The congressional gold medal is one of the highest awards to be given by the United States government.
While the Filipino WWII veterans and their families celebrate the awarding of the medal, their advocates say their work is not yet over.
About 250,000 Filipinos fought in WWII under the US flag and were promised all the benefits afforded to those serving in the Armed forces.
But in 1946, Congress stripped many Filipinos of the benefits that had been promised by President Franklin D. Roosevelt.
Of the 66 countries allied with the US during WWII, only Filipinos were denied benefits.
As part of the Veterans Equity Center, or VEC, of San Francisco, Attorney Lou Tancinco and Luisa Antonio have been advocates for the vets for decades.
“This is actually an issue of injustice. And it might be costly to the government to give them what is due, but we shouldn’t stop fighting,” said Tancinco.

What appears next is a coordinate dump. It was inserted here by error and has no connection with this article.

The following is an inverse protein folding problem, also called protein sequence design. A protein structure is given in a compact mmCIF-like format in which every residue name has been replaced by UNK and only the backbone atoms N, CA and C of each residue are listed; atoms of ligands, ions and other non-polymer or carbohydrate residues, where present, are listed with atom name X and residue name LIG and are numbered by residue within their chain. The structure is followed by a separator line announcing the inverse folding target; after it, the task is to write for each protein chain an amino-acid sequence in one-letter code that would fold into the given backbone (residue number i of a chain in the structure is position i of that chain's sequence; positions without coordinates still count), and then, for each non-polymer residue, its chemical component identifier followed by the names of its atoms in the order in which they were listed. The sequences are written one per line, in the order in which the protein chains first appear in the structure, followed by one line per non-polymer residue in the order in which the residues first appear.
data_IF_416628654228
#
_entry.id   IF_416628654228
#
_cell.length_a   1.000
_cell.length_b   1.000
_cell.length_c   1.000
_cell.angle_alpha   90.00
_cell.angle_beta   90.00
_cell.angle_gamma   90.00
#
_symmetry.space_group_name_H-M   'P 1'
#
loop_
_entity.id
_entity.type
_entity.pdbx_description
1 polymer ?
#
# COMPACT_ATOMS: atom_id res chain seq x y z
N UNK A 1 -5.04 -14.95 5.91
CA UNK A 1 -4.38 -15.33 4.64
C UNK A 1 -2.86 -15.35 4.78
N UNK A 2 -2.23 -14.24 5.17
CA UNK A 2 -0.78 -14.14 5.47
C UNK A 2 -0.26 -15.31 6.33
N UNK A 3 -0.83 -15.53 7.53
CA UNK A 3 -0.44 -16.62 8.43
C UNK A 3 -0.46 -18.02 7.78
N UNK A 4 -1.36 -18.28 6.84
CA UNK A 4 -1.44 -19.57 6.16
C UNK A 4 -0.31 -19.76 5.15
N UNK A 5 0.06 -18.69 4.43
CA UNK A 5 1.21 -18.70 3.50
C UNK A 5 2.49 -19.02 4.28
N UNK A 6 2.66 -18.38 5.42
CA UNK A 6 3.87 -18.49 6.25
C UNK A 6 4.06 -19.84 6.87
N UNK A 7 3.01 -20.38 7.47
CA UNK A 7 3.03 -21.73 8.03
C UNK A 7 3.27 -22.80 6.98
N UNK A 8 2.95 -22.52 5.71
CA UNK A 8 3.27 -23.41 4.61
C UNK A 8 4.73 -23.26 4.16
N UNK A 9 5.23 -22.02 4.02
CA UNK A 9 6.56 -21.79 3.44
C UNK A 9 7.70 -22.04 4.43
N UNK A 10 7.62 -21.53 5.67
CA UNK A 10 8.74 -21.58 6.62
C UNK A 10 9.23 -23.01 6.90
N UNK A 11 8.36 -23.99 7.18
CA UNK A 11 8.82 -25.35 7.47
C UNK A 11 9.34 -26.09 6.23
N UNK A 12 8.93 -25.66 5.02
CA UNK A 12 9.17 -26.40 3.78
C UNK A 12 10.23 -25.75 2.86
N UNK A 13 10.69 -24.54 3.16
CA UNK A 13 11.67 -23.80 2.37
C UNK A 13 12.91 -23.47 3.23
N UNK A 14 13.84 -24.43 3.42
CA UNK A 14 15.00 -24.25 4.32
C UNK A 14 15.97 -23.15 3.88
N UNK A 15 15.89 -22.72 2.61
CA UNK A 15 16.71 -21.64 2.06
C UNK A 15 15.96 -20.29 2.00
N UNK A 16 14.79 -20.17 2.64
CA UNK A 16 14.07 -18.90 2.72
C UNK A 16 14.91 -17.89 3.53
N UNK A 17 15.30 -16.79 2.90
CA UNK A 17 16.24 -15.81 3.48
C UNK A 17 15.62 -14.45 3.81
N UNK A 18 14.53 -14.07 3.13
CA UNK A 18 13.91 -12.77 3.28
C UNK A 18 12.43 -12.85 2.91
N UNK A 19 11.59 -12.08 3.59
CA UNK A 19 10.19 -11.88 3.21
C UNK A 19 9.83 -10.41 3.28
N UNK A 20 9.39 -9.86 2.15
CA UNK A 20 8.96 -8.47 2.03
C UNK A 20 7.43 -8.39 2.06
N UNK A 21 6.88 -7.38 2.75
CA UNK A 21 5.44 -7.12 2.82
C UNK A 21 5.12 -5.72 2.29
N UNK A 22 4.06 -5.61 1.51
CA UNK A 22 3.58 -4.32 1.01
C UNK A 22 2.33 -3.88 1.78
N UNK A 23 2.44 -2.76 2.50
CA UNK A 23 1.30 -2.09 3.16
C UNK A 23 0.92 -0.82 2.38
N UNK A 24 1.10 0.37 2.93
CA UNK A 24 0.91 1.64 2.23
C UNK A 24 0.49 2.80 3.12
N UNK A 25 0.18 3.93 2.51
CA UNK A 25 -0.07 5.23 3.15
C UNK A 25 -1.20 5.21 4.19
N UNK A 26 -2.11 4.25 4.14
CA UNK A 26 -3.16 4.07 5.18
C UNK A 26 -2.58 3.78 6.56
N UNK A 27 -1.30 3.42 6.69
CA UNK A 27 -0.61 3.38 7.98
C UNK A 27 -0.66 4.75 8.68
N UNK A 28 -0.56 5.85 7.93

In September, long-time Fil-Vets advocate Congresswoman Jackie Speier of California introduced “The Filipino Veterans Fairness Act of 2017.”
“The difference between this bill and the other bill, is there is a provision for the secretary of veterans affairs to look at other documents other than the lists to give this group a better chance to get their benefits,” said Antonio.
The VEC also wants the Filipino WWII veterans parole program to continue. The parole program fastracks FilVets’ immigration petitions for family members in the Philippines.
“A lot of them are in their 90s. They are unable to take care of themselves and even their widows are unable to take of themselves, so what would be the best thing for them to do is to have family members take care of them.”
The city of San Francisco will also be honoring its Filipino veterans who could not make it to Washington DC with their own congressional gold medal awarding, as part of celebrating Filipino-American history month.